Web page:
Tag Archives: Violin

Video of the Week #184: Transcendence​

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More about Lindsey Stirling.

More about the Landfill Harmonic.

Itzhak Perlman

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Itzhak Perlman was born in 1945 in Israel. He began playing on a toy violin at age three until he was old enough to play on a real violin. His family emigrated to the United States in 1958, and at age 13 he appeared on the Ed Sullivan Show, launching his professional career. I remember seeing that broadcast and my mother commenting on his skill and his young age at the time. This might have been that actual performance; if not, it’s from the same time period:

Perlman contracted polio at age four. When he first started performing, much was made of the poor kid with the crutches, and people speculated that his career would be short because of his disability. He proved the naysayers wrong by becoming one of the most popular violinists of the twentieth and twenty-first centuries, playing as a solo recitalist and symphonic soloist with a varied repertoire, performing with the finest orchestras all over the world, and also on television (such as The Late Show with David Letterman, Sesame Street, The Tonight Show, the Grammy Awards telecasts, and numerous Live From Lincoln Center Broadcasts) and in movies. He also advocates for the disabled.

One of his most famous performances was on the soundtrack of Schindler’s List, playing the gorgeous music of John Williams’ score.

In January 2009, Perlman participated in the Inauguration of President Barack Obama, premiering a piece written for the occasion by John Williams and performing with clarinetist Anthony McGill, pianist Gabriela Montero, and cellist Yo-Yo Ma. In December 2003 the John F. Kennedy Center for the Performing Arts granted Mr. Perlman a Kennedy Center Honor celebrating his distinguished achievements and contributions to the cultural and educational life of our nation. In May 2007, he performed at the State Dinner for Her Majesty The Queen and His Royal Highness The Duke of Edinburgh, hosted by President George W. Bush and Mrs. Bush at the White House.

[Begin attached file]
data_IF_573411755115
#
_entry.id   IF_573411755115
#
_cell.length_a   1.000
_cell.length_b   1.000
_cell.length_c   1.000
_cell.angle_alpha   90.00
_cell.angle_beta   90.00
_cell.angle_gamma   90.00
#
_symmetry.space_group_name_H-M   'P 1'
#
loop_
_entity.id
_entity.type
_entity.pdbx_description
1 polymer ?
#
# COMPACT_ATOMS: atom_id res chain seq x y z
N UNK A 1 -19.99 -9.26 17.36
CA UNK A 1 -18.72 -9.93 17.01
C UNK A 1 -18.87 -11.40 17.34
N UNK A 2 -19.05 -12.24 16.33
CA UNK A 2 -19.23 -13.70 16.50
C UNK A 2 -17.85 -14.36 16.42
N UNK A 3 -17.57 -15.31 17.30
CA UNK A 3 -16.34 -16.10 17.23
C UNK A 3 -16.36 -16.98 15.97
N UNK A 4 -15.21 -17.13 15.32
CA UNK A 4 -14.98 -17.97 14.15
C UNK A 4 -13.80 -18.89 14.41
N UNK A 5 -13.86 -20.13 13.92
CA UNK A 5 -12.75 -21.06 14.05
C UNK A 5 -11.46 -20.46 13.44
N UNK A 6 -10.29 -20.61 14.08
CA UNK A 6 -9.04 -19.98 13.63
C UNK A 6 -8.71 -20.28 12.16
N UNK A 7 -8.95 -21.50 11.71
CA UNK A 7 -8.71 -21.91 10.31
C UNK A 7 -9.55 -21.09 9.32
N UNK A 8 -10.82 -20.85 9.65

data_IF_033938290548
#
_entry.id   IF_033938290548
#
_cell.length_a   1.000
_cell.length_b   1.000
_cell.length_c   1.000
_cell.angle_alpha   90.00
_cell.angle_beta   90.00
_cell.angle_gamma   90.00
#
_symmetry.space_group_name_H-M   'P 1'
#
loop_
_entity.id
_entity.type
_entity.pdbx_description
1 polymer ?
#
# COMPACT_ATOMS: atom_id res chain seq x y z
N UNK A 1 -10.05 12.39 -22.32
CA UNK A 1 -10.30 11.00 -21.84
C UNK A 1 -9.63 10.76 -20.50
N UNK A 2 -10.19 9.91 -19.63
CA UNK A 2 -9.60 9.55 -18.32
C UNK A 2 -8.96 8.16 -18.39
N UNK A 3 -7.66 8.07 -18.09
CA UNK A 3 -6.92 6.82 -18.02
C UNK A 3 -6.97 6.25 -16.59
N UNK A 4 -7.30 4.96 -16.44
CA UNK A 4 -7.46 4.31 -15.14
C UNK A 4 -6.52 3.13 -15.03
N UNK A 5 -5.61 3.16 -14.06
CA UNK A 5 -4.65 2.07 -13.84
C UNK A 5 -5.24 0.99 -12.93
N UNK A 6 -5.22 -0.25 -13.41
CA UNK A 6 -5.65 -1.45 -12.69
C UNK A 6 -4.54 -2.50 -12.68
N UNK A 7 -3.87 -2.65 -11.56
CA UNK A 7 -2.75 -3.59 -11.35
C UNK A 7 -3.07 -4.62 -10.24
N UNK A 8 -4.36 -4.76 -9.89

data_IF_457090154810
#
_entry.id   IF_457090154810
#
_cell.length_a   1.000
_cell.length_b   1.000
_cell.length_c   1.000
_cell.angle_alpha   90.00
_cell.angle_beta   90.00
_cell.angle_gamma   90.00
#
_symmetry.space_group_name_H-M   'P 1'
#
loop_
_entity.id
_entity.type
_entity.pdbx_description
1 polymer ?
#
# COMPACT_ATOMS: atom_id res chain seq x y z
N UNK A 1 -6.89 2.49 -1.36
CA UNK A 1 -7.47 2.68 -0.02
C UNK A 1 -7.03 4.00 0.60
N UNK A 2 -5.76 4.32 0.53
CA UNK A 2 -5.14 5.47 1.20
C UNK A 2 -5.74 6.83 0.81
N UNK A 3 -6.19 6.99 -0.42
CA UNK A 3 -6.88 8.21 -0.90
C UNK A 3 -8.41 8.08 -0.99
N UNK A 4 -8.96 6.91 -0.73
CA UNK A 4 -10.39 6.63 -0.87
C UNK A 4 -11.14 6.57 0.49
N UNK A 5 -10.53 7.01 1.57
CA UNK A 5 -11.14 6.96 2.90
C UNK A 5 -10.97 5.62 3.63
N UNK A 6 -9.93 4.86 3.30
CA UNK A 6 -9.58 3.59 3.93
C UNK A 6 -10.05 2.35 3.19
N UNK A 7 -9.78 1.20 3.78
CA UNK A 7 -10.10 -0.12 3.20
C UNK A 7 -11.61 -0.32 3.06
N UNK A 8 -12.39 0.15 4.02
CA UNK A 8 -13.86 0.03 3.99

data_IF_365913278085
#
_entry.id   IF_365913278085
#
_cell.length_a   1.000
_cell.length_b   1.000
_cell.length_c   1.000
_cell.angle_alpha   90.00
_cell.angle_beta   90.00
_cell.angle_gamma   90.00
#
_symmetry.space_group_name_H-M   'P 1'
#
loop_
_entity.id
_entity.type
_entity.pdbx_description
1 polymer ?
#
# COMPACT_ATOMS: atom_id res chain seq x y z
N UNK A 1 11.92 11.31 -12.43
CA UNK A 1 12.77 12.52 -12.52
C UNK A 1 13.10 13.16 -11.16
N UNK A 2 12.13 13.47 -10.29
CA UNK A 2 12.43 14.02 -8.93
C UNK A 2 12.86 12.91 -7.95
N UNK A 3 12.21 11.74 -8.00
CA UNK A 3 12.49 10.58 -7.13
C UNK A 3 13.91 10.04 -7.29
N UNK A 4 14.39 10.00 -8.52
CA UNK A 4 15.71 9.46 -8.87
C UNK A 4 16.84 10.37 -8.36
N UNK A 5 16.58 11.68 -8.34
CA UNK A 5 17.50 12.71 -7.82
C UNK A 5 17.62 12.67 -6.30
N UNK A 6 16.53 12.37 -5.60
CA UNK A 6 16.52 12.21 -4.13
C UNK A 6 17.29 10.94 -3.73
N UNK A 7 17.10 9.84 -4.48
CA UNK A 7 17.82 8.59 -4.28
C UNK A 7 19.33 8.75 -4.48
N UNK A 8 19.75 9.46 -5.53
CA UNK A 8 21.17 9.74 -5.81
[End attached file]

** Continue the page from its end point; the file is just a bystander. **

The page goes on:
In February 2008, Itzhak Perlman was honored with a Grammy Lifetime Achievement Award for excellence in the recording arts. His recordings regularly appear on the best-seller charts and have earned him fifteen Grammy Awards.

Click here to view a video of Perlman conducting and playing the solo in “Spring” from Vivaldi’s The Four Seasons.

The Perlman music program, founded in 1995 by Itzhak’s wife, Toby Perlman, and Suki Sandler, started as a summer camp for exceptional string musicians between the ages of 11 and 18. Over time, it expanded to a year-long program. Itzhak Perlman and other string teachers coach the students before they perform at venues such as the Sutton Place Synagogue and public schools. The program strives to have musicians who would otherwise practice alone develop a network of friends and colleagues.

Itzhak Perlman is also known for his delightful sense of humor. Here is a portion of a performance with the Boston Pops, John Williams, and Peter Schickele.

At least three documentaries have been made of Perlman’s life. Below is the trailer for the most recent one.